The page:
Where Bachhuber looks to insects as an ethical alternative to food, and Rodriguez to mosquitoes for scientific answers, Courtright’s six-legged approach is one hatched out of efficiency. His first larval inclination wasn’t food but fuel. After leaving the a career in Naval intelligence and aerospace systems career in Naval intelligence and aerospace systems consulting, while looking for an entrepreneurial venture, Courtright began investigating alternative biologic energy sources. “Over beers, a friend suggested that bugs are full of oil,” he says.

Adult black soldier fly.
Adult black soldier fly.

Courtright found his way to black solidier fly larvae, which are, by weight, up to 40 to 50 percent oil. Though flies might conjure themes of pestilence or disease, this species is non-pathogenic. The larvae aren’t picky — they’re such voracious eaters they’ll start to consume each other if there’s not enough food available — but their rapaciousness makes them environmentally chummy. Enviroflight feeds its bugs pre-consumer waste from breweries and other food manufacturers. “We pretty much run it like a kitchen,” Courtright says.

It took a year for Courtright to determine that the flies’ destiny wasn’t shrinking carbon footprints but growing food production — though you’re not going to find maggot snacks on supermarket shelves. There’s nothing technically preventing humans from eating black fly soldier larvae, but to avoid the cultural baggage of entomophagy Courtright has planned a great act of agricultural transubstantiation, in which fly flesh becomes more familiar and palatable people food.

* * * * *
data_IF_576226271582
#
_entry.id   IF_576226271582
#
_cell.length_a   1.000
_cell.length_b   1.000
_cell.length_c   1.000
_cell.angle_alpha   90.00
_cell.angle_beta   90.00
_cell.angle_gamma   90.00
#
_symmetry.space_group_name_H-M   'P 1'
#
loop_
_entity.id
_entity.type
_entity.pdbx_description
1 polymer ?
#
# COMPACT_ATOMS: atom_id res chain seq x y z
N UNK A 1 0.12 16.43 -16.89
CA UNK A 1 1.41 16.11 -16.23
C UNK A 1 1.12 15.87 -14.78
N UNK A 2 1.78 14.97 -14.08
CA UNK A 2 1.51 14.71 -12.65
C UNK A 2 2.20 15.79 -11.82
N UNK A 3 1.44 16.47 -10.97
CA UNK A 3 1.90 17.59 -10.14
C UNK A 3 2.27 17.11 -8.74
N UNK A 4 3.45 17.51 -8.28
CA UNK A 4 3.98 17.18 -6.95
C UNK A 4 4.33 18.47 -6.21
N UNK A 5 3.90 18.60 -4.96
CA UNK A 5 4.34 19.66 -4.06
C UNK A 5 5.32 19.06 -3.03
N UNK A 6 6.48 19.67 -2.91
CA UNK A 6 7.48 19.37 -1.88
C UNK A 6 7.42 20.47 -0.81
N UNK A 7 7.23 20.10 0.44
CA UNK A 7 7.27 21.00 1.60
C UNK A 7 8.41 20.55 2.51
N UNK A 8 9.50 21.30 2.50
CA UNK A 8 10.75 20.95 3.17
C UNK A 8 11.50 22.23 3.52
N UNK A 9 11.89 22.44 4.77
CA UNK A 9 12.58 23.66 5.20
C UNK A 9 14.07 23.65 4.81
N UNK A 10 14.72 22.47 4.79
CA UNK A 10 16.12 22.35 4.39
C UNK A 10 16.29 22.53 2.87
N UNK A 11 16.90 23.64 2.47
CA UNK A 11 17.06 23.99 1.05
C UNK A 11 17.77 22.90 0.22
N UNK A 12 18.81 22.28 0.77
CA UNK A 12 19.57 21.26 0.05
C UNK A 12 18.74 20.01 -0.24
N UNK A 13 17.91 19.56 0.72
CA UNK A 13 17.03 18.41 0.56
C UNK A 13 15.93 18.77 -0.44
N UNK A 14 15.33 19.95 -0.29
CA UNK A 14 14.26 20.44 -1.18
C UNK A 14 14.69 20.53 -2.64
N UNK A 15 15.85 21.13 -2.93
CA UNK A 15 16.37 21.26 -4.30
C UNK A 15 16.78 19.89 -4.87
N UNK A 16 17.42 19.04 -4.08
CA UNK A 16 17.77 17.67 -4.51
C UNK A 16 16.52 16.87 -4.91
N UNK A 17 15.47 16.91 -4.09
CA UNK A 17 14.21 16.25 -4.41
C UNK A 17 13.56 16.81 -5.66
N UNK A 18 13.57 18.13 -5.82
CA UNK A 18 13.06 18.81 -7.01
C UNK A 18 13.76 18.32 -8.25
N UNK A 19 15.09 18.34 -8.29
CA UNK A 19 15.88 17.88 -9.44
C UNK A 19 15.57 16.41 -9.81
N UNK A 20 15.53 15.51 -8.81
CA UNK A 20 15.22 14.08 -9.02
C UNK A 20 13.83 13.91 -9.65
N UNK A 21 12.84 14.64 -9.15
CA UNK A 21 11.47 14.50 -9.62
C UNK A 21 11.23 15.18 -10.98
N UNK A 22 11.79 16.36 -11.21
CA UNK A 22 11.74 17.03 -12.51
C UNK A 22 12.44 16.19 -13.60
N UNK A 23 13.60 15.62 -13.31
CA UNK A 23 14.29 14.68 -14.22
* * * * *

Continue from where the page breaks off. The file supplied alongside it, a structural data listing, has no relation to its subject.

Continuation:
Laundering bug-protein through the food chain is the real genius of the Enviroflight plan. The black fly soldier larvae end up not stuck in human craws but in the mouths of fish, like salmon and trout. The frass — the pellet-like clumps of waste — is sold as high-nutrient fish meal. “There’s a finite amount of sardines,” Courtright says. Sardines, along with other cheap bait species like menhaden, are normally what feed the farm-raised fish we eat. The future of these feeder fish populations isn’t clear, but what’s evident is that menhaden stocks are falling. For vast swathes of the globe, fish are a critically important source of protein — the FAO estimates that, in 2010, fish provided nearly 3 billion people with a fifth of their animal protein intake; at 3.2 percent growth, global fish production is expanding faster than the population.

As wild fish stocks shrink, more eyes are turning to aquaculture. To feed the fish that feed the people, enter Enviroflight: Compared with traditional fish meal, the amino acid profile of larval meal is very similar; depending on what the larvae eat, they might be lower in nutrients like phosphorus, but what phosphorus is available is more digestible. “If you’re using fish meal, which is basically ground up sardines and anchovies, they have skeletons so you have that bone material and anything left over, the scales, which is a lot of fiber, which results in a lot of phosphorus.” Too much phosphorous also leads to polluted water, a problem for fish farms. But what’s most important to Courtright’s bottom line? “Fish like it.”